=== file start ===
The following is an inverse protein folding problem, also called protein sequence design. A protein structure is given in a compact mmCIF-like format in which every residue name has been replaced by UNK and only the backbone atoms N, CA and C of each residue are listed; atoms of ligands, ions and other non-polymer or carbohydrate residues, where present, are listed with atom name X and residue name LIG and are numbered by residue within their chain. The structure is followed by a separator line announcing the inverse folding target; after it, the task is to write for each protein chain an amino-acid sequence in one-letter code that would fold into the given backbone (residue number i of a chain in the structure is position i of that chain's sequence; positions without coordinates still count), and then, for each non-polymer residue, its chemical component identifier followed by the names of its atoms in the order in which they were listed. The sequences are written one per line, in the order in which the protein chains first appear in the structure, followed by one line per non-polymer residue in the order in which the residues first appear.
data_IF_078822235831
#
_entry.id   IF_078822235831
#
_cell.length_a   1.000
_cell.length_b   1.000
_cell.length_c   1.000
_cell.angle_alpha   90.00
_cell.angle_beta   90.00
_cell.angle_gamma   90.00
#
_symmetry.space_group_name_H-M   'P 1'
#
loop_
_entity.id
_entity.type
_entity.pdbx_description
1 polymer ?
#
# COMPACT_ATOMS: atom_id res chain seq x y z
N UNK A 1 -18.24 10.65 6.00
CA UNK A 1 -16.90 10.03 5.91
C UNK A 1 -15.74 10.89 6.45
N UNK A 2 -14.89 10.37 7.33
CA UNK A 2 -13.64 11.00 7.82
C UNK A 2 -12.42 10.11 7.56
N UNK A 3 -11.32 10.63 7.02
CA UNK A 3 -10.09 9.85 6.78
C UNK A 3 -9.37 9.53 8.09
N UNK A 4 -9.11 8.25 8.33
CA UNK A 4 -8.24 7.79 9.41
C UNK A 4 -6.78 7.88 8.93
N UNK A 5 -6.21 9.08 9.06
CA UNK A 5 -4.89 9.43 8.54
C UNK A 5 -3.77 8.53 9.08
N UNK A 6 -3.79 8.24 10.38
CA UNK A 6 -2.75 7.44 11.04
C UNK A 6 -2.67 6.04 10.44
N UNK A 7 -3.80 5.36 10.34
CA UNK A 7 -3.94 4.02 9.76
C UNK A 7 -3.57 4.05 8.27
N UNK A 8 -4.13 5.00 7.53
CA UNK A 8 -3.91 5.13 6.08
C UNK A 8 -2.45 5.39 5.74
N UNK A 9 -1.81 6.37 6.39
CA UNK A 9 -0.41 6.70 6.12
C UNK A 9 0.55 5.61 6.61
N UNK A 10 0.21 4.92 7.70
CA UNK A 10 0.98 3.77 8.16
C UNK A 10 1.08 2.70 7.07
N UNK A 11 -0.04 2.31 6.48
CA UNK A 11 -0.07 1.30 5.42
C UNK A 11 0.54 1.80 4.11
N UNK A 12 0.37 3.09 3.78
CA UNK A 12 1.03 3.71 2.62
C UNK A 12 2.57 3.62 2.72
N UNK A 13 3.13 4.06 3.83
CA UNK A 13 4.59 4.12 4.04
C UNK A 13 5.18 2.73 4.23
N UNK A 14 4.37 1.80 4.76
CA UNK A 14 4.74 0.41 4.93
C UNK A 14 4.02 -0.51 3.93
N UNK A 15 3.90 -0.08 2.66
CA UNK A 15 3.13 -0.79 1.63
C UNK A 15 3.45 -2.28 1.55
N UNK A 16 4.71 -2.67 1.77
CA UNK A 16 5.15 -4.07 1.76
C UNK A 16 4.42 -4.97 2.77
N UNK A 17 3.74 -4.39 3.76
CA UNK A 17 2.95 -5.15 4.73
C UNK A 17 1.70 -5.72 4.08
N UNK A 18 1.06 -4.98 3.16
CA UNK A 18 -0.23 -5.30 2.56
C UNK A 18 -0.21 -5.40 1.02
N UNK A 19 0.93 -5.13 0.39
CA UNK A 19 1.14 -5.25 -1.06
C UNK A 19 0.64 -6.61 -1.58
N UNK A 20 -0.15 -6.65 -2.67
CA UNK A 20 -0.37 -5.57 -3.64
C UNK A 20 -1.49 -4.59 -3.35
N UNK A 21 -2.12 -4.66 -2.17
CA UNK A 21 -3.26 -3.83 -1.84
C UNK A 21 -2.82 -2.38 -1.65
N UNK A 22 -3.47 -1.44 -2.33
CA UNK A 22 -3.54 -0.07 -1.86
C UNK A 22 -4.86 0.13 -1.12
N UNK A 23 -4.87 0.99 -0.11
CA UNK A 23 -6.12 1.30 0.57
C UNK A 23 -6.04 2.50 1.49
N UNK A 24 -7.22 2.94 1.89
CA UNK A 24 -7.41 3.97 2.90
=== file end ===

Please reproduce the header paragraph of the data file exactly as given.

The following is an inverse protein folding problem, also called protein sequence design. A protein structure is given in a compact mmCIF-like format in which every residue name has been replaced by UNK and only the backbone atoms N, CA and C of each residue are listed; atoms of ligands, ions and other non-polymer or carbohydrate residues, where present, are listed with atom name X and residue name LIG and are numbered by residue within their chain. The structure is followed by a separator line announcing the inverse folding target; after it, the task is to write for each protein chain an amino-acid sequence in one-letter code that would fold into the given backbone (residue number i of a chain in the structure is position i of that chain's sequence; positions without coordinates still count), and then, for each non-polymer residue, its chemical component identifier followed by the names of its atoms in the order in which they were listed. The sequences are written one per line, in the order in which the protein chains first appear in the structure, followed by one line per non-polymer residue in the order in which the residues first appear.